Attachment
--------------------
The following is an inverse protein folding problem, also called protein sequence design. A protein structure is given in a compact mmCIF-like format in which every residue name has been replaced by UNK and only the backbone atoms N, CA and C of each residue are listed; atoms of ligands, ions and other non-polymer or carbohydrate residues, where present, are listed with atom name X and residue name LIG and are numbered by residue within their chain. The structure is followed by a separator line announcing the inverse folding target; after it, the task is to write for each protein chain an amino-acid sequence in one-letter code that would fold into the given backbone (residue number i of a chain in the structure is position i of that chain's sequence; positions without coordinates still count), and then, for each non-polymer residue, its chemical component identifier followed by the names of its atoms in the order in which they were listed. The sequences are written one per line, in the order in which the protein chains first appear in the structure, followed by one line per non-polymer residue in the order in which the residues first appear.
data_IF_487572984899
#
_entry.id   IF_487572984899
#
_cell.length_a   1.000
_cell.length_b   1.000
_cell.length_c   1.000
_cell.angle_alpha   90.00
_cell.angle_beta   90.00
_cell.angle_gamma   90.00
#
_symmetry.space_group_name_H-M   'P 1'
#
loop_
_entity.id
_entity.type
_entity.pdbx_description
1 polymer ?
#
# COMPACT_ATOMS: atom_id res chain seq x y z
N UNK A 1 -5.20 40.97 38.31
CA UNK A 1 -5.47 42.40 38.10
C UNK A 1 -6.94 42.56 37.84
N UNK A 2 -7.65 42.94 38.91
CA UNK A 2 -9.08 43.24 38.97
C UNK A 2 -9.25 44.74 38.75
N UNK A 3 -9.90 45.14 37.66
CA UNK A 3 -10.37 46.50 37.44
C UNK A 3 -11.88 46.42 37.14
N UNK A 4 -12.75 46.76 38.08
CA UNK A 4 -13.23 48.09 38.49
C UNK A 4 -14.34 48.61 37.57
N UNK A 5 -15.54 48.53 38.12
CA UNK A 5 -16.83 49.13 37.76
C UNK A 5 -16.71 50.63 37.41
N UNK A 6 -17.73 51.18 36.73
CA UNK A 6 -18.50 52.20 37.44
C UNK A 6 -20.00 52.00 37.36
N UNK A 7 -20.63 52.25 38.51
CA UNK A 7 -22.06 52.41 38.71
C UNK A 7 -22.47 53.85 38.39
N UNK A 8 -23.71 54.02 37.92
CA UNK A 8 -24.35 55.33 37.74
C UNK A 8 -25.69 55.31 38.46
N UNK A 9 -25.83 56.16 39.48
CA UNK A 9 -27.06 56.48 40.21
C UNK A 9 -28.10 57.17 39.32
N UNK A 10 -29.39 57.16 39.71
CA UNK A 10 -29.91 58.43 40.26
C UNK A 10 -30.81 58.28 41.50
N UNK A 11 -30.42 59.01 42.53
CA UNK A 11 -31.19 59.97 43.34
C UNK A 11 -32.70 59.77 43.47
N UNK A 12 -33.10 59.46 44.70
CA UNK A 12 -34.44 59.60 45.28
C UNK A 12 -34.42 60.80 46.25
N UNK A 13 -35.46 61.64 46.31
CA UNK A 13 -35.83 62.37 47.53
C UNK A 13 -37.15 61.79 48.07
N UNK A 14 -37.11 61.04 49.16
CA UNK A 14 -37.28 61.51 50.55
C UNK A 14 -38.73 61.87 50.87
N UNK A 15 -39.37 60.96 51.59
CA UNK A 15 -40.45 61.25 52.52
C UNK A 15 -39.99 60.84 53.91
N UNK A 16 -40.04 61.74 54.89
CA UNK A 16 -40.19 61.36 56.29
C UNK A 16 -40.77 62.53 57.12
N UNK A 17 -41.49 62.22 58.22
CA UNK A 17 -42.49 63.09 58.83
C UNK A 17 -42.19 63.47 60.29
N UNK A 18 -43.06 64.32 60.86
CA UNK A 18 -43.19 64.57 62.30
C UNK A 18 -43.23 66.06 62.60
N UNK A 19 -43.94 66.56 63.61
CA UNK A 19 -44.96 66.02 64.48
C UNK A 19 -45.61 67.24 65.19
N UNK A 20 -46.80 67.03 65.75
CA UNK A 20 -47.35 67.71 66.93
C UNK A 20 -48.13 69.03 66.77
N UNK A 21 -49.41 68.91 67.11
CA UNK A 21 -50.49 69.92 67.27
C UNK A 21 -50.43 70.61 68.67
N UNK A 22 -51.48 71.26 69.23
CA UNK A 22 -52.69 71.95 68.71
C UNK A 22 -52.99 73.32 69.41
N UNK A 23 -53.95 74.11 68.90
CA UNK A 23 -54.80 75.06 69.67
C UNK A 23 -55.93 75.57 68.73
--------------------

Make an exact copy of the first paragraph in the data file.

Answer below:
The following is an inverse protein folding problem, also called protein sequence design. A protein structure is given in a compact mmCIF-like format in which every residue name has been replaced by UNK and only the backbone atoms N, CA and C of each residue are listed; atoms of ligands, ions and other non-polymer or carbohydrate residues, where present, are listed with atom name X and residue name LIG and are numbered by residue within their chain. The structure is followed by a separator line announcing the inverse folding target; after it, the task is to write for each protein chain an amino-acid sequence in one-letter code that would fold into the given backbone (residue number i of a chain in the structure is position i of that chain's sequence; positions without coordinates still count), and then, for each non-polymer residue, its chemical component identifier followed by the names of its atoms in the order in which they were listed. The sequences are written one per line, in the order in which the protein chains first appear in the structure, followed by one line per non-polymer residue in the order in which the residues first appear.